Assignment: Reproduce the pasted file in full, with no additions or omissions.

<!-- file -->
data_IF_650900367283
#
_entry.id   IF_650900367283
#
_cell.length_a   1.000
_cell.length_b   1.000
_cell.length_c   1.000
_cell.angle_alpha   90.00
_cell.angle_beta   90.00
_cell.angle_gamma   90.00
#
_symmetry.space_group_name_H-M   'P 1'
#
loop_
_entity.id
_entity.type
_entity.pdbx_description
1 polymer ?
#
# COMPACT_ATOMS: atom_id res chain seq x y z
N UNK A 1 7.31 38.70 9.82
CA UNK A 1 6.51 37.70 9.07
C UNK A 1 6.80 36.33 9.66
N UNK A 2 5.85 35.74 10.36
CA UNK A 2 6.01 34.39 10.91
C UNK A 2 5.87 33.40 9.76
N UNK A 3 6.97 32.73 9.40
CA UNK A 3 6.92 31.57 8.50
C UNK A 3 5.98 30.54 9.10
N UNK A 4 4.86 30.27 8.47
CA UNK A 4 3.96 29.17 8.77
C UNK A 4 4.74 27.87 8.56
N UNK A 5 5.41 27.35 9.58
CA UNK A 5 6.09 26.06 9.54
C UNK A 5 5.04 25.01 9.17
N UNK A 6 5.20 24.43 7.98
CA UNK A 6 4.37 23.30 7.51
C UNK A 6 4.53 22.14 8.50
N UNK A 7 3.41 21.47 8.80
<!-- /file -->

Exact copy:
data_IF_650900367283
#
_entry.id   IF_650900367283
#
_cell.length_a   1.000
_cell.length_b   1.000
_cell.length_c   1.000
_cell.angle_alpha   90.00
_cell.angle_beta   90.00
_cell.angle_gamma   90.00
#
_symmetry.space_group_name_H-M   'P 1'
#
loop_
_entity.id
_entity.type
_entity.pdbx_description
1 polymer ?
#
# COMPACT_ATOMS: atom_id res chain seq x y z
N UNK A 1 7.31 38.70 9.82
CA UNK A 1 6.51 37.70 9.07
C UNK A 1 6.80 36.33 9.66
N UNK A 2 5.85 35.74 10.36
CA UNK A 2 6.01 34.39 10.91
C UNK A 2 5.87 33.40 9.76
N UNK A 3 6.97 32.73 9.40
CA UNK A 3 6.92 31.57 8.50
C UNK A 3 5.98 30.54 9.10
N UNK A 4 4.86 30.27 8.47
CA UNK A 4 3.96 29.17 8.77
C UNK A 4 4.74 27.87 8.56
N UNK A 5 5.41 27.35 9.58
CA UNK A 5 6.09 26.06 9.54
C UNK A 5 5.04 25.01 9.17
N UNK A 6 5.20 24.43 7.98
CA UNK A 6 4.37 23.30 7.51
C UNK A 6 4.53 22.14 8.50
N UNK A 7 3.41 21.47 8.80